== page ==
But countries vary widely on their recommendations, according to a new study published Monday in the Annals of Internal Medicine. The report points out that Colombia has advised delays of six to eight months, Jamaica is recommending one year, and El Salvador is recommending two years. Other countries like Brazil have said delaying pregnancies might be a good idea, but haven’t given a specific time frame.
On top of that, not all countries are making it easy for men and women to avoid unplanned pregnancies. In Latin America, close to 60% of pregnancies are unplanned. “Without wider availability of effective contraception options throughout Latin America and the Caribbean, people may resort to riskier birth control methods,” the study authors write.
The researchers created a mathematical model to predict whether recommendations to avoid pregnancies actually work. In theory, they do, but the study authors report that the amount of time advised is critical. They estimated that telling people to delay pregnancies is effective if the duration recommended is more than six months, with nine months being an ideal amount of time. The delay should also be advised at the start of the outbreak. If people followed this advice, prenatal Zika virus infections could decrease by around 17% the researchers estimate.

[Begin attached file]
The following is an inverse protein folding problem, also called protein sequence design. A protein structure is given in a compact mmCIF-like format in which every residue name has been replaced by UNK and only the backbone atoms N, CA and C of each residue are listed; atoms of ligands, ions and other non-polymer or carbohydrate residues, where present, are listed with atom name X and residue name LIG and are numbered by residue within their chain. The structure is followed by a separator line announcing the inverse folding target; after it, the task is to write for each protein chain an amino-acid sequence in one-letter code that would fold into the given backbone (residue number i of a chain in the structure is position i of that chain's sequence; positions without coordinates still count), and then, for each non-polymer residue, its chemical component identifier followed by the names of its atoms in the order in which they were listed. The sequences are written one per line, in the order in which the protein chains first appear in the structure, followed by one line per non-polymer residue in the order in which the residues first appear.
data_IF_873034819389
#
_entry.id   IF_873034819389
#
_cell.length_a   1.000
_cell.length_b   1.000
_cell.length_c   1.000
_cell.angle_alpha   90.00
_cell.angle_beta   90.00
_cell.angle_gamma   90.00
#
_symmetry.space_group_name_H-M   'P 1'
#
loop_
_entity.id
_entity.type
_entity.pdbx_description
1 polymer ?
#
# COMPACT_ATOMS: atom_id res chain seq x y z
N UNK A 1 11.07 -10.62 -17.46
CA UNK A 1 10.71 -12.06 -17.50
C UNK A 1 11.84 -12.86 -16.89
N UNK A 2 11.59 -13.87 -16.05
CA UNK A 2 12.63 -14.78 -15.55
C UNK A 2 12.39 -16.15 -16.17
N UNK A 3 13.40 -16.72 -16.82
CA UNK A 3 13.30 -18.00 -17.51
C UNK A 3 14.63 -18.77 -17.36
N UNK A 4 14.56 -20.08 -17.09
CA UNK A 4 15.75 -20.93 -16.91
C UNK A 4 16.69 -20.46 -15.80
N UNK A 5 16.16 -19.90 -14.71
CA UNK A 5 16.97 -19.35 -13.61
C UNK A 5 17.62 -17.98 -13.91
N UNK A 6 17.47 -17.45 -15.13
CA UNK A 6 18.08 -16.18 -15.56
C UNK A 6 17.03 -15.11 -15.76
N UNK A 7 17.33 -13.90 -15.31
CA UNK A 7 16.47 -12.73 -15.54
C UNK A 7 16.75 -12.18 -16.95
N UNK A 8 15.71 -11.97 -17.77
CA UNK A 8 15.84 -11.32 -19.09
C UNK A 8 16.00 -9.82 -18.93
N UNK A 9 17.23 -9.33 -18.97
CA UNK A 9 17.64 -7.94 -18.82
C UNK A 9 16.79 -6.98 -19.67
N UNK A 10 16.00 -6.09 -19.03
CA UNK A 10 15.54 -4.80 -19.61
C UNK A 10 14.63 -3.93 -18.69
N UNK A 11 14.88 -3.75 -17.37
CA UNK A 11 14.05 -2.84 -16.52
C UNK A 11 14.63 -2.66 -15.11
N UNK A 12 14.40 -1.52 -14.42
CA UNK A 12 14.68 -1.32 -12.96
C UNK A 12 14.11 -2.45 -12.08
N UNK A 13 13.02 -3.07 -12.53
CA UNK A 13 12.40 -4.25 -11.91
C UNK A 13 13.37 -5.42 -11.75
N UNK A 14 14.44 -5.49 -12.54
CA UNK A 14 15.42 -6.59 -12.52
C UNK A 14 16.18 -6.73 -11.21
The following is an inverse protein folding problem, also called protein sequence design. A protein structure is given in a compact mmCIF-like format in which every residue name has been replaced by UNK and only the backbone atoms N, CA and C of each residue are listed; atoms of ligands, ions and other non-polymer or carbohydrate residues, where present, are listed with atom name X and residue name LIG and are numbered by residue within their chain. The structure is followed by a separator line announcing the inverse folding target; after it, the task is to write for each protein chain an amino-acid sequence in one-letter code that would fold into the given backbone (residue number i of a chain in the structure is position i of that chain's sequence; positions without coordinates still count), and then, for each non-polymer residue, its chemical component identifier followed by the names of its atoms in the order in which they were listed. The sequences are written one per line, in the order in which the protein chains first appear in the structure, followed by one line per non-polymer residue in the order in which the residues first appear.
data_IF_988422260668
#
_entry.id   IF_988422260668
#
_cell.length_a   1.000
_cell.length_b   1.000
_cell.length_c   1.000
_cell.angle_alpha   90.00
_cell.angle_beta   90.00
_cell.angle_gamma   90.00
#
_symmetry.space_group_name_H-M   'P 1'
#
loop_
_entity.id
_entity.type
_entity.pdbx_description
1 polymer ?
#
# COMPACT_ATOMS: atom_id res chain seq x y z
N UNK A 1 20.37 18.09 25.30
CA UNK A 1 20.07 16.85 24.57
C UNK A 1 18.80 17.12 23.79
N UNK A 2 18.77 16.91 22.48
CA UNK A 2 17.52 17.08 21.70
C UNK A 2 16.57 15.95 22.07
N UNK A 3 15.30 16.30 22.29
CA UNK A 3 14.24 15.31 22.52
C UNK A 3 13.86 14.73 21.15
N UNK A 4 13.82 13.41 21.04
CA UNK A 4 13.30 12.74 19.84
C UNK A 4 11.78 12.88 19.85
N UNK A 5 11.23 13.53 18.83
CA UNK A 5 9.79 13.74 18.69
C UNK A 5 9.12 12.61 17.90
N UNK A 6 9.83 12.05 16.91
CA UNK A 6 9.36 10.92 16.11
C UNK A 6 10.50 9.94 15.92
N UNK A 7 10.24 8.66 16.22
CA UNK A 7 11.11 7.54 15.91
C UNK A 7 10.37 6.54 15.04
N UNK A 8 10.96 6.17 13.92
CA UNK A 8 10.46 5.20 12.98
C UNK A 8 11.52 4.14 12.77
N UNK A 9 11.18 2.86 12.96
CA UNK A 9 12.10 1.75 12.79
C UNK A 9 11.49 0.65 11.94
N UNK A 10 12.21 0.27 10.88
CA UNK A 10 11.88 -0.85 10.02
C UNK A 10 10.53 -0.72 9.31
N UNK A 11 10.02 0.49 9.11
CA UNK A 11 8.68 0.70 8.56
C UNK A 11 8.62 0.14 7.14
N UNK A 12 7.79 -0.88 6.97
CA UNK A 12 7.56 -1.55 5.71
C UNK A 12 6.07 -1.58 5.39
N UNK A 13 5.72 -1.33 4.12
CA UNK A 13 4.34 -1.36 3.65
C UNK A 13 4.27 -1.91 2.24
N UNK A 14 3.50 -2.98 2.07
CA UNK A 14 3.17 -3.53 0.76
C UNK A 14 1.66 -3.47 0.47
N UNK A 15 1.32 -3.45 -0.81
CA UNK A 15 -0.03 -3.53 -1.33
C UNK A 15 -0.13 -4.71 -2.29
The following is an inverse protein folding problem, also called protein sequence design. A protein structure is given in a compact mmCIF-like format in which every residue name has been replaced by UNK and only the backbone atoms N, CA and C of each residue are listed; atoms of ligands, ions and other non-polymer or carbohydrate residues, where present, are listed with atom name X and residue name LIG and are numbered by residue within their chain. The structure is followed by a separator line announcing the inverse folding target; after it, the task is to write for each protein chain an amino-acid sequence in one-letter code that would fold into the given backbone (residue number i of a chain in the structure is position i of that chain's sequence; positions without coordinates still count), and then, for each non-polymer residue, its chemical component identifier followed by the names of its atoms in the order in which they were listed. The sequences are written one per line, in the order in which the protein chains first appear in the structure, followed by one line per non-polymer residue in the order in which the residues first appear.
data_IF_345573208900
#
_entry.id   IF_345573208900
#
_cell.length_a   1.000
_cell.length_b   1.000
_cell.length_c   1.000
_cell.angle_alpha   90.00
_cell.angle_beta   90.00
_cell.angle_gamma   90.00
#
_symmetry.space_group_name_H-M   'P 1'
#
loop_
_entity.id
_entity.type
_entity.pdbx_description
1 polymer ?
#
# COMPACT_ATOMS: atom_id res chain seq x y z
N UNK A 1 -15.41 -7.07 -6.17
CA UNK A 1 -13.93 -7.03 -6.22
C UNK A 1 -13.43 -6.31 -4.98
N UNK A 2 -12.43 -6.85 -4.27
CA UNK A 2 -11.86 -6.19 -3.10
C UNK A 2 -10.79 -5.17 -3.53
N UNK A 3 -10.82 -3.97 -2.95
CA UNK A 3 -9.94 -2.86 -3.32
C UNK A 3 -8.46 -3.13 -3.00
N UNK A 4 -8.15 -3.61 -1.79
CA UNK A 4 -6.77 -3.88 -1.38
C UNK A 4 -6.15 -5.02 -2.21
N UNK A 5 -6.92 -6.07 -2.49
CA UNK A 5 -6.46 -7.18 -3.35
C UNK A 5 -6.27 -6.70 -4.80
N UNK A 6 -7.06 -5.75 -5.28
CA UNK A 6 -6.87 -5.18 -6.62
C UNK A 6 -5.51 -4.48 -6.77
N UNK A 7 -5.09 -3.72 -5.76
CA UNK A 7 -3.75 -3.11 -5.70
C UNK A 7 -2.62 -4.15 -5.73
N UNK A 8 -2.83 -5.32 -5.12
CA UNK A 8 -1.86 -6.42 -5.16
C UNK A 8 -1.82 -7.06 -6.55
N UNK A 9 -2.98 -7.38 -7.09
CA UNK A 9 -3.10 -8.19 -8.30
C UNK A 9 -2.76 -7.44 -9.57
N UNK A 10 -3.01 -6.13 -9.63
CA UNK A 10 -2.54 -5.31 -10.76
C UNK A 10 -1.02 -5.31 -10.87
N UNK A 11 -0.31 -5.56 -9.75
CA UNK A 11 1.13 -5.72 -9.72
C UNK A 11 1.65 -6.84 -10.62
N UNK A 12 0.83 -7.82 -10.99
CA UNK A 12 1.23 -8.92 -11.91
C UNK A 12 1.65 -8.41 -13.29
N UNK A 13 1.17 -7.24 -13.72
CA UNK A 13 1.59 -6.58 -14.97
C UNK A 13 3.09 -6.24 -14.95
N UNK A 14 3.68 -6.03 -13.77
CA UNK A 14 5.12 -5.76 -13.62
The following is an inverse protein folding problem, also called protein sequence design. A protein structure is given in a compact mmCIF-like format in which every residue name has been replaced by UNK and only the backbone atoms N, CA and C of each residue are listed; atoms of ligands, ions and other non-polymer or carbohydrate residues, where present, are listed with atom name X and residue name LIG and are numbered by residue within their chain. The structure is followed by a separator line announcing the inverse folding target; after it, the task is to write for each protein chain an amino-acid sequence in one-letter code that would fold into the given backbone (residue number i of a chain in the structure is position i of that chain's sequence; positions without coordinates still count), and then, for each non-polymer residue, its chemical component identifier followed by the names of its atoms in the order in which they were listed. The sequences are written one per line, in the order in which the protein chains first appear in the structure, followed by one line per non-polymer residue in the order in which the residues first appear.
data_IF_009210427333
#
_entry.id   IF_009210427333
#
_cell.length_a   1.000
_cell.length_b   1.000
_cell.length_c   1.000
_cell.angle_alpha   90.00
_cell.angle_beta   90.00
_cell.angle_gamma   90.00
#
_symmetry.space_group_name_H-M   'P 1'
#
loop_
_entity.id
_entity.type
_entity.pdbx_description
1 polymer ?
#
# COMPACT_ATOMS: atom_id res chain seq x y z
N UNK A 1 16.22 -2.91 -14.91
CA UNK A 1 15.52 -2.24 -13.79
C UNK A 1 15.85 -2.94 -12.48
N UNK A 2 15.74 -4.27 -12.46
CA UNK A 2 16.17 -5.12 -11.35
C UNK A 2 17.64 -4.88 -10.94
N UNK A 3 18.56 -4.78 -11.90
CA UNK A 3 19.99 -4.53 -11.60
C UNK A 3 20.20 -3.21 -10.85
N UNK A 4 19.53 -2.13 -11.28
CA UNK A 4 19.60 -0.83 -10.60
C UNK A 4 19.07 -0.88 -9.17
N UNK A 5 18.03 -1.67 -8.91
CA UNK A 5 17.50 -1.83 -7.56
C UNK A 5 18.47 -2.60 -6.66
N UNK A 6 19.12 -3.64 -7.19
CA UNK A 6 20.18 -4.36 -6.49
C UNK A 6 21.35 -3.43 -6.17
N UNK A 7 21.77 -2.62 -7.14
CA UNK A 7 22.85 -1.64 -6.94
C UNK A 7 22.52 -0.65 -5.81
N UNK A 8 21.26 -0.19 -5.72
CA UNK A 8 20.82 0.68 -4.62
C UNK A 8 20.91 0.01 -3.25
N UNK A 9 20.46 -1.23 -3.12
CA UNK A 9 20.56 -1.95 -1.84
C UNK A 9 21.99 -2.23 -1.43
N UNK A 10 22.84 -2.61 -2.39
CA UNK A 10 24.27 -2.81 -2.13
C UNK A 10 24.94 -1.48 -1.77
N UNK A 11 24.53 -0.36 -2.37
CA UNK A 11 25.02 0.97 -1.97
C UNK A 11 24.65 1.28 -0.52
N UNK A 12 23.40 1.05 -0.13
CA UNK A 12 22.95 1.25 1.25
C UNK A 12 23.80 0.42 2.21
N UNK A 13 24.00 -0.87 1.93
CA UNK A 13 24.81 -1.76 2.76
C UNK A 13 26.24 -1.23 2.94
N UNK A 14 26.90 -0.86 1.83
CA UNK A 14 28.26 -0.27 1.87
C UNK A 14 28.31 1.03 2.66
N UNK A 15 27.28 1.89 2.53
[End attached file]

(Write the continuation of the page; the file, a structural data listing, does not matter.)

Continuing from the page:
Why? The researchers say that the peak of an epidemic typically occurs around 8 months into the outbreak, so having people delay through that time could prevent cases of microcephaly. But if people are told to wait less than six months, “it could exacerbate prenatal exposure due to the surge in pregnancies after the period of abstinence that may occur near the incidence peak of the epidemic,” the authors write.
One of the difficult parts of the Zika epidemic, is that scientists are learning the best ways to handle the disease in real time. But urging people to put off pregnancies, and providing them with the means to do so, does appear to have a positive benefit.